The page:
Delegate Reflection: Energized by Geneva Model UN

Pace University student Shade Quailey '15 representing Italy in  a simulation of the Human Rights Council at the 2014 Geneva International Model UN conference.

Pace University student Shade Quailey ’15 representing Italy in a simulation of the Human Rights Council at the 2014 Geneva International Model UN conference.

Model United Nations exposes participants to new people from a variety of backgrounds, teaches them about the United Nations and international affairs, and helps them to develop skills required for school, activities outside of Model United Nations and many other future endeavors. The most important thing I feel Model United Nations teaches anyone is about themselves.

This March I had the opportunity to attend the Geneva International Model United Nations (GIMUN) conference in Switzerland. GIMUN was very different from my participation in the 2013 National Model United Nations conference in Washington, D.C., last semester. The GIMUN conference was conducted in both English and French allowing me to interact with many intelligent and dedicated students with diverse backgrounds. GIMUN was also held in the Palais des Nations, which gave the simulation a greater feeling of realness.

I represented Italy in a simulation Human Rights Council. Unlike NMUN, we were able to discuss and complete draft proposals for both of the assigned topics: “Is Access to Energy a Universal Human Right?” and “Oil and Gas in Africa: is Foreign Control to Energy Resources Hampering the Right to Self Determination?” We were also able to do an actual Universal Periodic Review simulation, which made our committee feel even more like the actual Human Rights Council.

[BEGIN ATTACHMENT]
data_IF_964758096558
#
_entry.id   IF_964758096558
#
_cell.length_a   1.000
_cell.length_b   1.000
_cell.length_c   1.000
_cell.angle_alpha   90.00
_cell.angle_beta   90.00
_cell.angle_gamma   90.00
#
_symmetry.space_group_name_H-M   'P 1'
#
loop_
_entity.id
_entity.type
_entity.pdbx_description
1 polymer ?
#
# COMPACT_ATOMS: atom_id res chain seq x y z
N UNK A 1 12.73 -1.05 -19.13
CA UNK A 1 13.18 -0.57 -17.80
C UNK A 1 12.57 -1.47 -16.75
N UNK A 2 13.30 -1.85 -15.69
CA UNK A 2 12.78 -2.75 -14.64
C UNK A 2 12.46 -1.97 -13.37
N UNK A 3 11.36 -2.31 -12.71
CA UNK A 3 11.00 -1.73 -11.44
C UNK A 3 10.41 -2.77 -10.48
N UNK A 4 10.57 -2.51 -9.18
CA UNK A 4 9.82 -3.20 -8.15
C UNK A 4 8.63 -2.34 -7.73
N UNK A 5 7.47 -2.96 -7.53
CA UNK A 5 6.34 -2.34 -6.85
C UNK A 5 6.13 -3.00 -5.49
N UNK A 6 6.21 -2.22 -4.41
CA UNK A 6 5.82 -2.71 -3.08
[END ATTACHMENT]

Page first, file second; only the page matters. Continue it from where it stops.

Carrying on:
Discussing topics on energy in the Human Rights Council made me realize the importance of having access to energy. There are many people without adequate access to energy in the world and sadly, there is so many people who take it for granted.

Participating in a Model United Nations conference, whether at a national or international conference, is truly a worthwhile experience. I have learned a lot about myself through my two semesters on the Model United Nations team and will always remember my all that Model United Nations have taught me for a lifetime.

-Shade Quailey ’15, Head Delegate elect for 2014/2015 Academic Year

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About Matthew Bolton

I am assistant professor of Political Science at Pace University and author of Foreign Aid and Landmine Clearance.
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